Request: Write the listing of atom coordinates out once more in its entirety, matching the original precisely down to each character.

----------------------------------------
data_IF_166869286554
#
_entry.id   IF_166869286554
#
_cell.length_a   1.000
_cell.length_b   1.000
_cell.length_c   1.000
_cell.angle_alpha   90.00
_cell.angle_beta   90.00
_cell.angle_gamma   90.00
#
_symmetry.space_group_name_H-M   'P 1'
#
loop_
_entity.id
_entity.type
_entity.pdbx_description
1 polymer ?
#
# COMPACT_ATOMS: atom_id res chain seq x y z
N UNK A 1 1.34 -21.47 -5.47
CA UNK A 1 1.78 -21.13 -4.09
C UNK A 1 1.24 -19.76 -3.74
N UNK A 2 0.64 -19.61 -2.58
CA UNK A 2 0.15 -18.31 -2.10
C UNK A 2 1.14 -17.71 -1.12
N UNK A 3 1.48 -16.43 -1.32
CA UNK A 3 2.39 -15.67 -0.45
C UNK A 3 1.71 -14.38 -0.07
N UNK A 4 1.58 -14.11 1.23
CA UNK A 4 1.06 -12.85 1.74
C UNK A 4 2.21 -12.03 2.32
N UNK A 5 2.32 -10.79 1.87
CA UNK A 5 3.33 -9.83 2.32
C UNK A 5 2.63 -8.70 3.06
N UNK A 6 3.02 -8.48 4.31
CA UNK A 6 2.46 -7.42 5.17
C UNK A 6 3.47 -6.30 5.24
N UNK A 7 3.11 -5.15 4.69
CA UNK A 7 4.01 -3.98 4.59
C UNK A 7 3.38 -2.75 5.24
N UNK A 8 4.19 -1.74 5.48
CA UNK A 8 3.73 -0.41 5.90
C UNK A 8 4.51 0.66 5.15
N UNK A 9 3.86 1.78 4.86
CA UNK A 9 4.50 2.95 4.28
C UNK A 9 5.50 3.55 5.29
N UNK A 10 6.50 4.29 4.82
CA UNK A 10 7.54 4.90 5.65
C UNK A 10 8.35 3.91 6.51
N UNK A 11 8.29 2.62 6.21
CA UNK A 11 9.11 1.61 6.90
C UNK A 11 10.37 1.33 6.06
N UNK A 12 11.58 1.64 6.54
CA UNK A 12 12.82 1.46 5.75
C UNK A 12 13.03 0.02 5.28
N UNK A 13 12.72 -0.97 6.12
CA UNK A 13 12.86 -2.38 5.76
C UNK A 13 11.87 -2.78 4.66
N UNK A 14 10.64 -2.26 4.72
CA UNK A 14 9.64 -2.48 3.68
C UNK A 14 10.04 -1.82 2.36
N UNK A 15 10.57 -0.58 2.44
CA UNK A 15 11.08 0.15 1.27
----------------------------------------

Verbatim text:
data_IF_166869286554
#
_entry.id   IF_166869286554
#
_cell.length_a   1.000
_cell.length_b   1.000
_cell.length_c   1.000
_cell.angle_alpha   90.00
_cell.angle_beta   90.00
_cell.angle_gamma   90.00
#
_symmetry.space_group_name_H-M   'P 1'
#
loop_
_entity.id
_entity.type
_entity.pdbx_description
1 polymer ?
#
# COMPACT_ATOMS: atom_id res chain seq x y z
N UNK A 1 1.34 -21.47 -5.47
CA UNK A 1 1.78 -21.13 -4.09
C UNK A 1 1.24 -19.76 -3.74
N UNK A 2 0.64 -19.61 -2.58
CA UNK A 2 0.15 -18.31 -2.10
C UNK A 2 1.14 -17.71 -1.12
N UNK A 3 1.48 -16.43 -1.32
CA UNK A 3 2.39 -15.67 -0.45
C UNK A 3 1.71 -14.38 -0.07
N UNK A 4 1.58 -14.11 1.23
CA UNK A 4 1.06 -12.85 1.74
C UNK A 4 2.21 -12.03 2.32
N UNK A 5 2.32 -10.79 1.87
CA UNK A 5 3.33 -9.83 2.32
C UNK A 5 2.63 -8.70 3.06
N UNK A 6 3.02 -8.48 4.31
CA UNK A 6 2.46 -7.42 5.17
C UNK A 6 3.47 -6.30 5.24
N UNK A 7 3.11 -5.15 4.69
CA UNK A 7 4.01 -3.98 4.59
C UNK A 7 3.38 -2.75 5.24
N UNK A 8 4.19 -1.74 5.48
CA UNK A 8 3.73 -0.41 5.90
C UNK A 8 4.51 0.66 5.15
N UNK A 9 3.86 1.78 4.86
CA UNK A 9 4.50 2.95 4.28
C UNK A 9 5.50 3.55 5.29
N UNK A 10 6.50 4.29 4.82
CA UNK A 10 7.54 4.90 5.65
C UNK A 10 8.35 3.91 6.51
N UNK A 11 8.29 2.62 6.21
CA UNK A 11 9.11 1.61 6.90
C UNK A 11 10.37 1.33 6.06
N UNK A 12 11.58 1.64 6.54
CA UNK A 12 12.82 1.46 5.75
C UNK A 12 13.03 0.02 5.28
N UNK A 13 12.72 -0.97 6.12
CA UNK A 13 12.86 -2.38 5.76
C UNK A 13 11.87 -2.78 4.66
N UNK A 14 10.64 -2.26 4.72
CA UNK A 14 9.64 -2.48 3.68
C UNK A 14 10.04 -1.82 2.36
N UNK A 15 10.57 -0.58 2.44
CA UNK A 15 11.08 0.15 1.27